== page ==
• Supplemental Nutrition Assistance Program (SNAP): Formerly known as food stamps, SNAP provides assistance to low-income and working Pennsylvanians, allowing them to purchase produce and groceries for themselves and their family. SNAP helps more than 1.8 million Pennsylvanians, including about 700,000 children, about 690,000 people with disabilities, and about 300,000 older adults, expand purchasing power to ensure their household has enough food to avoid going hungry. SNAP is issued through a monthly payment to an electronic benefit transfer card, and benefits are based off income and household size. People can apply for SNAP online at www.compass.state.pa.us online at any time or by phone at 1-866-550-4355.
  • Those who prefer to submit a paper application can print from the website, pick one up at a County Assistance Office (CAO), or request an application by phone at 1-800-692-7462 and mail it to their local CAO or place it in a CAO’s secure drop box, if available. You do not need to know your own eligibility in order to apply.
  • Women who are pregnant or have had a baby in the past six months, or twelve if breastfeeding; infants and children under the age of five; and fathers, grandparents, and foster parents who are the legal guardian of a child under age five, may apply for WIC. WIC applicants must reside in Pennsylvania, have a medical or nutritional risk, and have a gross household income that does not exceed 185% of the U.S. poverty level.
  • Commodity Supplemental Food Program: Eligible participants include individuals who are at least 60 years old and whose household income is at or below 130% of the U.S. poverty level. To qualify, individuals must complete an application with proof of income. Questions about where/how to access this program can be directed to the Department of Agriculture’s Bureau of Food Assistance by calling 1-800-468-2433 or emailing ra-fooddist@pa.gov.
  • WIC Farmers Market Nutrition Program: This program runs from June 1 through November 30 each year, and recipients must be on the WIC program to receive this benefit. Children 6-months and older, and pregnant/post-partum women will receive vouchers for the program during their quarterly WIC visit (May through September).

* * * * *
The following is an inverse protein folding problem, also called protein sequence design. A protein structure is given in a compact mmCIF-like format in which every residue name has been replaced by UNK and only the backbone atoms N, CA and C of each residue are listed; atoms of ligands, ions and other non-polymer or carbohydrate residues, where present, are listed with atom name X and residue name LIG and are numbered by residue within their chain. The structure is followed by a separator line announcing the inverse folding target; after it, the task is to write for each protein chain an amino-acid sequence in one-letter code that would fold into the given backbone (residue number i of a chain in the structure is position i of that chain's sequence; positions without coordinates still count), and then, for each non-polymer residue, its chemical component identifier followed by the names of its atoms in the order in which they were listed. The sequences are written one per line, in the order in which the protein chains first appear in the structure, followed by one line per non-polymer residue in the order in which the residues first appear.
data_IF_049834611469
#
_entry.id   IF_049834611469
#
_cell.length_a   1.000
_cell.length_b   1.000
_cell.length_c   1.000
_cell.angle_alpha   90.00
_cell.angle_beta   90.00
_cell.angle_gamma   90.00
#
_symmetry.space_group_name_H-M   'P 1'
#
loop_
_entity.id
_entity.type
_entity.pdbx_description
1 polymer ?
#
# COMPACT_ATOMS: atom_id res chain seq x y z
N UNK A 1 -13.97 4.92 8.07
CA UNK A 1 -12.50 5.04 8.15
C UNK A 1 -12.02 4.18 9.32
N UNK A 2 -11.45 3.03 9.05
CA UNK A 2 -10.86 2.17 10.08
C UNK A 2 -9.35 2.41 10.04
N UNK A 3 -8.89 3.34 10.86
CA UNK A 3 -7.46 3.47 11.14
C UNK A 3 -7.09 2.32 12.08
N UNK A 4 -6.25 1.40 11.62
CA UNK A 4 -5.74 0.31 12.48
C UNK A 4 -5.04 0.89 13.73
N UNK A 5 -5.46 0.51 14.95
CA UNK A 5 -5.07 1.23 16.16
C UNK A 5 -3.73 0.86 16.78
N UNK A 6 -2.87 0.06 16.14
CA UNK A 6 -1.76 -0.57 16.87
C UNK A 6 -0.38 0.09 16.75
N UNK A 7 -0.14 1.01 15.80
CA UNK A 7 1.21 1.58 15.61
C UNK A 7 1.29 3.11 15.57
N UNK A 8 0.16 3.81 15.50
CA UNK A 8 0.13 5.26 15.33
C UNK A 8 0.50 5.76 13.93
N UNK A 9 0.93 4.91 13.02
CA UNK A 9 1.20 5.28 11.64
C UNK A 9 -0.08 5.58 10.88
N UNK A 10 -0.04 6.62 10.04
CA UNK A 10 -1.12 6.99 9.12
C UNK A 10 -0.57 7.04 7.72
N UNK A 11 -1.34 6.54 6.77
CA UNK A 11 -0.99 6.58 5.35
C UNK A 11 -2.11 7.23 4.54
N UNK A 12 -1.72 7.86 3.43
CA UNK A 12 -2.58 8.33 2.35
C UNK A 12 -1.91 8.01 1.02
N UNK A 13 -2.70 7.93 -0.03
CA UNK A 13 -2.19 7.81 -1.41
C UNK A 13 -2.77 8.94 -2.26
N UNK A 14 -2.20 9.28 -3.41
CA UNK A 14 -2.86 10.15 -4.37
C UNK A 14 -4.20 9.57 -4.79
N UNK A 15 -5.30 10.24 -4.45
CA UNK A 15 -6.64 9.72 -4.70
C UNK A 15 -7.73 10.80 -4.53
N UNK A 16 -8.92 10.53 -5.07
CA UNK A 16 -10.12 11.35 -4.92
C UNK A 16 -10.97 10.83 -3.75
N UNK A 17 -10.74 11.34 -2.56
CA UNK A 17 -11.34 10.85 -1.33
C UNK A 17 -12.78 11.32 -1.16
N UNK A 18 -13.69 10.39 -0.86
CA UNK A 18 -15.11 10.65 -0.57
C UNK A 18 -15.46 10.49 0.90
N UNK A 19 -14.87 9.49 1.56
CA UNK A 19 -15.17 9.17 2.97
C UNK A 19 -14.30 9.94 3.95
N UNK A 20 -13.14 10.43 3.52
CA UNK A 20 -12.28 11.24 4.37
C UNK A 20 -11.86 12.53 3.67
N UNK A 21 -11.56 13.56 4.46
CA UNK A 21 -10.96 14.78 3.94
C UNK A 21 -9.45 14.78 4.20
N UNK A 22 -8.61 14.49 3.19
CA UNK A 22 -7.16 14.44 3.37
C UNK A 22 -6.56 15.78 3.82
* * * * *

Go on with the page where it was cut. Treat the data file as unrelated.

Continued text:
• Senior Farmers Market Nutrition Program: This program runs from June 1 through November 30 each year. Seniors must be 60 or older by December 31 of the program year and have income at or below 185% of the U.S. poverty level. Eligible seniors should call their county Aging office closer to the date of the program start for information on distribution of vouchers. Vouchers are distributed on a first come, first serve basis.

“Feeding Pennsylvania’s member food banks have worked overtime to serve the needs of those impacted by the COVID-19 pandemic, as well as the needs of the nearly 2 million Pennsylvanians facing hunger every day,” said Feeding Pennsylvania Executive Director Jane Clements-Smith. “Our member food banks had to adapt quickly to implement new policies and practices to protect the individuals we serve, the volunteers who help us achieve our mission, and the employees who work tirelessly every day to fight hunger and provide healthy, nourishing meals to vulnerable Pennsylvanians in need. Our efforts would not have been possible without our member food banks, partners, donors, and supporters. We express our sincerest gratitude to Governor Wolf and the Governor’s Food Security partnership for their support throughout this unprecedented year.”

Anyone interested in volunteering can find organizations in need of volunteer support on the United Way of Pennsylvania’s 211 website.

For more information about food assistance resources for people around Pennsylvania impacted by COVID-19 and the accompanying economic insecurity, visit the Department of Agriculture’s food security guide.